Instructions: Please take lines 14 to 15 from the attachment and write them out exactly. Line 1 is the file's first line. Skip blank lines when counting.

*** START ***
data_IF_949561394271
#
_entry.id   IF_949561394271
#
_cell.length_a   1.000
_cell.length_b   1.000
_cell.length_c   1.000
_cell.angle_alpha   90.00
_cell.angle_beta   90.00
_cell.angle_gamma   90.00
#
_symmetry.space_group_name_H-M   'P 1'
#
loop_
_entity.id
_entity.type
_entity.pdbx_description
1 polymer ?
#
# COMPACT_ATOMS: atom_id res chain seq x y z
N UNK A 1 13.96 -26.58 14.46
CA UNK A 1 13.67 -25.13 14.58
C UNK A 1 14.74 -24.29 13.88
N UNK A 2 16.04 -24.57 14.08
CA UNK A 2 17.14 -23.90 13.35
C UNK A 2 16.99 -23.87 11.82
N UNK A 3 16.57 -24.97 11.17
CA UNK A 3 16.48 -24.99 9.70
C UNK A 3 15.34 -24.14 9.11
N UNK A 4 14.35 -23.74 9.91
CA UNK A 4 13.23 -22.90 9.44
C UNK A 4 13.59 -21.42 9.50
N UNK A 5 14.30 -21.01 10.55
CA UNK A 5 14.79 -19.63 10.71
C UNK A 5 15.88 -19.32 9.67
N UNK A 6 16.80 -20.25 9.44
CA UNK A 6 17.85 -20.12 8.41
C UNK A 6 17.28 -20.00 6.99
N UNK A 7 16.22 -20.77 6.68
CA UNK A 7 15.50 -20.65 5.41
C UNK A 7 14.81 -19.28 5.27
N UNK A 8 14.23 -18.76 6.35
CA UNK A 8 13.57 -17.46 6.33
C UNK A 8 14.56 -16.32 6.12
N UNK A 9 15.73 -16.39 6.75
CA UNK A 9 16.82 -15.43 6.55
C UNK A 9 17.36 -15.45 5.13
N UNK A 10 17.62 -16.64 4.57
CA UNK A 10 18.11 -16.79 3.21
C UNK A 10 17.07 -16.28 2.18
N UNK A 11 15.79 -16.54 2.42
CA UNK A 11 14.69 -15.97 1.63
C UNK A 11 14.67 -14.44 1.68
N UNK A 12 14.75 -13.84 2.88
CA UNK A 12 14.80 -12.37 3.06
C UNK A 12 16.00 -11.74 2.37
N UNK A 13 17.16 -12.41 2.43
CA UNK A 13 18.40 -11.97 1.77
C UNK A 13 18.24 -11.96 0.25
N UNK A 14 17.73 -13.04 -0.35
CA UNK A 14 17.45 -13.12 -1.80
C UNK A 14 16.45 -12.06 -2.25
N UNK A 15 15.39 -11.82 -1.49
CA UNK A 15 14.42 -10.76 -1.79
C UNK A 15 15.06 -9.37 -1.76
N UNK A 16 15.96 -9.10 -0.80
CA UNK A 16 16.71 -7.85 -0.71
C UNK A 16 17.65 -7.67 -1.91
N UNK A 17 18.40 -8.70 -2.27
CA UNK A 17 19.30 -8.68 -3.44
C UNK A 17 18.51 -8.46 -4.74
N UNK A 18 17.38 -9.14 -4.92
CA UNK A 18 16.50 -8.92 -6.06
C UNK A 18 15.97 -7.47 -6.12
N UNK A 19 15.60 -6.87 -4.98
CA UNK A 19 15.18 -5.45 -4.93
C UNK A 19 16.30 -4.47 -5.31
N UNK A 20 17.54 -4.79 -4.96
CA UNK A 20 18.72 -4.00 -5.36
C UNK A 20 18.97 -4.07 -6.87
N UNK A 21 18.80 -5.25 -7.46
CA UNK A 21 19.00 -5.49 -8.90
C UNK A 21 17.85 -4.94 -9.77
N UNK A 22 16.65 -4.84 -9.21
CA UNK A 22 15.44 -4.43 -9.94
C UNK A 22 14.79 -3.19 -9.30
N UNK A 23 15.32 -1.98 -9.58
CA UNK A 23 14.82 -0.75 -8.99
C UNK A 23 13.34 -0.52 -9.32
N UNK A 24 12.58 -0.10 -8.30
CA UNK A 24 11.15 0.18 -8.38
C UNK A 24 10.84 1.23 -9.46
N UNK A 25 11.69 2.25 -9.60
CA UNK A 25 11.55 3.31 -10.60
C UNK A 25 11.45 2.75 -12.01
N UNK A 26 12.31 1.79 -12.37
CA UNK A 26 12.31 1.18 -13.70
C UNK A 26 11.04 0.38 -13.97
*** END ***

loop_
_entity.id